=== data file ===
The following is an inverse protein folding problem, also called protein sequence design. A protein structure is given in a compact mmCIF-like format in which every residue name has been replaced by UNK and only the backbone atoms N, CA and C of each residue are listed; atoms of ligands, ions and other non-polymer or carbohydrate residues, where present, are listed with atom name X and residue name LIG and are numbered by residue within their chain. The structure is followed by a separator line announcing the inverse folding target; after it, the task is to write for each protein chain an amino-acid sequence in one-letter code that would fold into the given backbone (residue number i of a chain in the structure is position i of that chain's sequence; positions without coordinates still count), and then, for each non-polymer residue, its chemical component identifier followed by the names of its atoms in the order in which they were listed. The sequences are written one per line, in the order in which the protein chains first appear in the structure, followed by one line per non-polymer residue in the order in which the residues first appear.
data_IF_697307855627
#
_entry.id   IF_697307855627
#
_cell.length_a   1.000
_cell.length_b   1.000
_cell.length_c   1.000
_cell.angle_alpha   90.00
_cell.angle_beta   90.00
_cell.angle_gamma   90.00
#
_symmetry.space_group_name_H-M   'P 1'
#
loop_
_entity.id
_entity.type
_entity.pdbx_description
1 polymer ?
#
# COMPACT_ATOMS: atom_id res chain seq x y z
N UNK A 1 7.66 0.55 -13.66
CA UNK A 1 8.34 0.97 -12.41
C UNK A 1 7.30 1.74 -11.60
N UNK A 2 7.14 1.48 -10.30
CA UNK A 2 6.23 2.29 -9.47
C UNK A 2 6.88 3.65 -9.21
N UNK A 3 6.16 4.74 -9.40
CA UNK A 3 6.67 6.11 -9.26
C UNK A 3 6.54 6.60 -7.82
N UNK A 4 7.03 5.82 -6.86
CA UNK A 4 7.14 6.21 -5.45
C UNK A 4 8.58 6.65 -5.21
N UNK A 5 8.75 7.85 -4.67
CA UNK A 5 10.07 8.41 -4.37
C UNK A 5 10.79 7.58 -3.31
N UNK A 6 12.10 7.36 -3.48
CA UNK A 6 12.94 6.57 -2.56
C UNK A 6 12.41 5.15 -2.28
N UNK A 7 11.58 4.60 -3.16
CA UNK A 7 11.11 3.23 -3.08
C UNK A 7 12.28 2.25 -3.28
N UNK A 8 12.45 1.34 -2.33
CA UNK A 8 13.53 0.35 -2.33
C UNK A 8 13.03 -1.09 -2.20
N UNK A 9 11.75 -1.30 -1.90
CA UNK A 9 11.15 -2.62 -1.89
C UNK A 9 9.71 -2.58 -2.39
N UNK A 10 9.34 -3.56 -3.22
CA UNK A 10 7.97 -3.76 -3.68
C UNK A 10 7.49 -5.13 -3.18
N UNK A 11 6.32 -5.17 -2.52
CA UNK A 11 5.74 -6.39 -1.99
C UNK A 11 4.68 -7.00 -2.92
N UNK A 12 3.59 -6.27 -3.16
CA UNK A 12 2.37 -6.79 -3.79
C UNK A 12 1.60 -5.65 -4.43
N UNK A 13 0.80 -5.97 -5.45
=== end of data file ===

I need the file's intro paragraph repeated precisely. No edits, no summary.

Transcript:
The following is an inverse protein folding problem, also called protein sequence design. A protein structure is given in a compact mmCIF-like format in which every residue name has been replaced by UNK and only the backbone atoms N, CA and C of each residue are listed; atoms of ligands, ions and other non-polymer or carbohydrate residues, where present, are listed with atom name X and residue name LIG and are numbered by residue within their chain. The structure is followed by a separator line announcing the inverse folding target; after it, the task is to write for each protein chain an amino-acid sequence in one-letter code that would fold into the given backbone (residue number i of a chain in the structure is position i of that chain's sequence; positions without coordinates still count), and then, for each non-polymer residue, its chemical component identifier followed by the names of its atoms in the order in which they were listed. The sequences are written one per line, in the order in which the protein chains first appear in the structure, followed by one line per non-polymer residue in the order in which the residues first appear.